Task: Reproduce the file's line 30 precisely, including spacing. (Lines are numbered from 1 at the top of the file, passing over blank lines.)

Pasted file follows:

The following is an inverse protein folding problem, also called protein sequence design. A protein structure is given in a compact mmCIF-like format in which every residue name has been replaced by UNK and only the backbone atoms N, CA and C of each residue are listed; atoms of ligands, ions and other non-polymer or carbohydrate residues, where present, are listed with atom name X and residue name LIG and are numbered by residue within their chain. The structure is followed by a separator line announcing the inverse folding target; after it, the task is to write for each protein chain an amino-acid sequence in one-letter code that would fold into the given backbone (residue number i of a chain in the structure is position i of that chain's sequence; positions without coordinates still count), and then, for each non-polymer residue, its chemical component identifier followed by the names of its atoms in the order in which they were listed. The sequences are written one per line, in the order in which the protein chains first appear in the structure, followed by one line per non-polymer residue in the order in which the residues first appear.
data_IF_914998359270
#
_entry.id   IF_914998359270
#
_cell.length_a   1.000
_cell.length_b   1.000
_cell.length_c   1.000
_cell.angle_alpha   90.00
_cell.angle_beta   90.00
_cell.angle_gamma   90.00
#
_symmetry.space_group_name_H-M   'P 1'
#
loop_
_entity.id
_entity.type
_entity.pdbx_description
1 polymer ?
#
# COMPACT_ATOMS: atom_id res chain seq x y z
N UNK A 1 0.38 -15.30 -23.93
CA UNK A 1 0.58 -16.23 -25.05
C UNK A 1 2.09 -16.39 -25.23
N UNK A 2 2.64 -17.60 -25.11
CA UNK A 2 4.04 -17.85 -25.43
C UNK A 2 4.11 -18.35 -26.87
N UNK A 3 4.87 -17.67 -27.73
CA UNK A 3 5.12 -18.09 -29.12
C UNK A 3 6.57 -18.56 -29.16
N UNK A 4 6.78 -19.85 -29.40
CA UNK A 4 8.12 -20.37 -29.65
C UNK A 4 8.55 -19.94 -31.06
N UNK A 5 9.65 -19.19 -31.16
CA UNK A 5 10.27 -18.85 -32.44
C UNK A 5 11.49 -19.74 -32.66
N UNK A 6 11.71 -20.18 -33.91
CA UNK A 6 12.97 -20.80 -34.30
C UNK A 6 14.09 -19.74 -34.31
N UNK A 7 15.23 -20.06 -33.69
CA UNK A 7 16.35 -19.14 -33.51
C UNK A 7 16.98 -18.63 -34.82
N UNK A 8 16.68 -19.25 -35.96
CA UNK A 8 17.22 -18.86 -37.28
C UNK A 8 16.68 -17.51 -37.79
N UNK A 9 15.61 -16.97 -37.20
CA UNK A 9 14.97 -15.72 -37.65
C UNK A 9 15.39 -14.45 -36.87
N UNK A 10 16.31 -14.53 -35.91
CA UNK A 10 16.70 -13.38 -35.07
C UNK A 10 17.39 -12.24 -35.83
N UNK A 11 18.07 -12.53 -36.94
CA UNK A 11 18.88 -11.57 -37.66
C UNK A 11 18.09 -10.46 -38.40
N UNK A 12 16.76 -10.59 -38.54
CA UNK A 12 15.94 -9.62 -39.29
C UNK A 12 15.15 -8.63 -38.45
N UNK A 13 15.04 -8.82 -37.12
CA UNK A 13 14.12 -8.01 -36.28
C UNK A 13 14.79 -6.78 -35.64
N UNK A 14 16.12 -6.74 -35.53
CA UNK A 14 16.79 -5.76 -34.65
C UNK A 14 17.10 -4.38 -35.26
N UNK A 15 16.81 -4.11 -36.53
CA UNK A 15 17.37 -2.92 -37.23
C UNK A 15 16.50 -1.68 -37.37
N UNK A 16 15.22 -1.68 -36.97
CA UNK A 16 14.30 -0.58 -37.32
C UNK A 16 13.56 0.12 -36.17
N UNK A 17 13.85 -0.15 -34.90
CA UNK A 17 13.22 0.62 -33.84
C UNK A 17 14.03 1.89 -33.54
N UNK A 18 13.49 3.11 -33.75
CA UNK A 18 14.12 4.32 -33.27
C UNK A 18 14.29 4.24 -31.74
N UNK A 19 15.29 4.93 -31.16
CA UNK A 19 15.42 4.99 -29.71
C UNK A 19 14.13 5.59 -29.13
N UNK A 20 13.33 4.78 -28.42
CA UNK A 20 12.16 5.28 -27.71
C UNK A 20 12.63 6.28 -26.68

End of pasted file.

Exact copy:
C UNK A 3 6.57 -18.56 -29.16